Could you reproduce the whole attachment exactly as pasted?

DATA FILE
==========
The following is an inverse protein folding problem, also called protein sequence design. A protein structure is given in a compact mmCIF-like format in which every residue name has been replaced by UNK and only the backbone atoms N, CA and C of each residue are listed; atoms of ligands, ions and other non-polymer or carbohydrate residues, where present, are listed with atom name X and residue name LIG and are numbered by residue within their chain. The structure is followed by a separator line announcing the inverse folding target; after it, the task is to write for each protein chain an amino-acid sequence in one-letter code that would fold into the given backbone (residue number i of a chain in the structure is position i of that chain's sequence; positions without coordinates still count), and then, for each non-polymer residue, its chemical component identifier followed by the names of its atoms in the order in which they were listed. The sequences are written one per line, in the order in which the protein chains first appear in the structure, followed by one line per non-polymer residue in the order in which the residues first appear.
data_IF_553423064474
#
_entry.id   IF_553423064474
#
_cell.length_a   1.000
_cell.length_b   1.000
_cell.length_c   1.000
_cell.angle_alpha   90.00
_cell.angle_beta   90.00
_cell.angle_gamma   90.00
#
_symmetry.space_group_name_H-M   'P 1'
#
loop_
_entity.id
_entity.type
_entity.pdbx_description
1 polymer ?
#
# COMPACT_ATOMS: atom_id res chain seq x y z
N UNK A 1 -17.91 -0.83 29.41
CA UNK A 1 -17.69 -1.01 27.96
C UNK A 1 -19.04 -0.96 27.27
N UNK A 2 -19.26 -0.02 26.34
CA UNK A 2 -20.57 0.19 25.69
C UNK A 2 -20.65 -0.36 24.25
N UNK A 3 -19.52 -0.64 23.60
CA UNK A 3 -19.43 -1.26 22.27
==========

The following is an inverse protein folding problem, also called protein sequence design. A protein structure is given in a compact mmCIF-like format in which every residue name has been replaced by UNK and only the backbone atoms N, CA and C of each residue are listed; atoms of ligands, ions and other non-polymer or carbohydrate residues, where present, are listed with atom name X and residue name LIG and are numbered by residue within their chain. The structure is followed by a separator line announcing the inverse folding target; after it, the task is to write for each protein chain an amino-acid sequence in one-letter code that would fold into the given backbone (residue number i of a chain in the structure is position i of that chain's sequence; positions without coordinates still count), and then, for each non-polymer residue, its chemical component identifier followed by the names of its atoms in the order in which they were listed. The sequences are written one per line, in the order in which the protein chains first appear in the structure, followed by one line per non-polymer residue in the order in which the residues first appear.
data_IF_553423064474
#
_entry.id   IF_553423064474
#
_cell.length_a   1.000
_cell.length_b   1.000
_cell.length_c   1.000
_cell.angle_alpha   90.00
_cell.angle_beta   90.00
_cell.angle_gamma   90.00
#
_symmetry.space_group_name_H-M   'P 1'
#
loop_
_entity.id
_entity.type
_entity.pdbx_description
1 polymer ?
#
# COMPACT_ATOMS: atom_id res chain seq x y z
N UNK A 1 -17.91 -0.83 29.41
CA UNK A 1 -17.69 -1.01 27.96
C UNK A 1 -19.04 -0.96 27.27
N UNK A 2 -19.26 -0.02 26.34
CA UNK A 2 -20.57 0.19 25.69
C UNK A 2 -20.65 -0.36 24.25
N UNK A 3 -19.52 -0.64 23.60
CA UNK A 3 -19.43 -1.26 22.27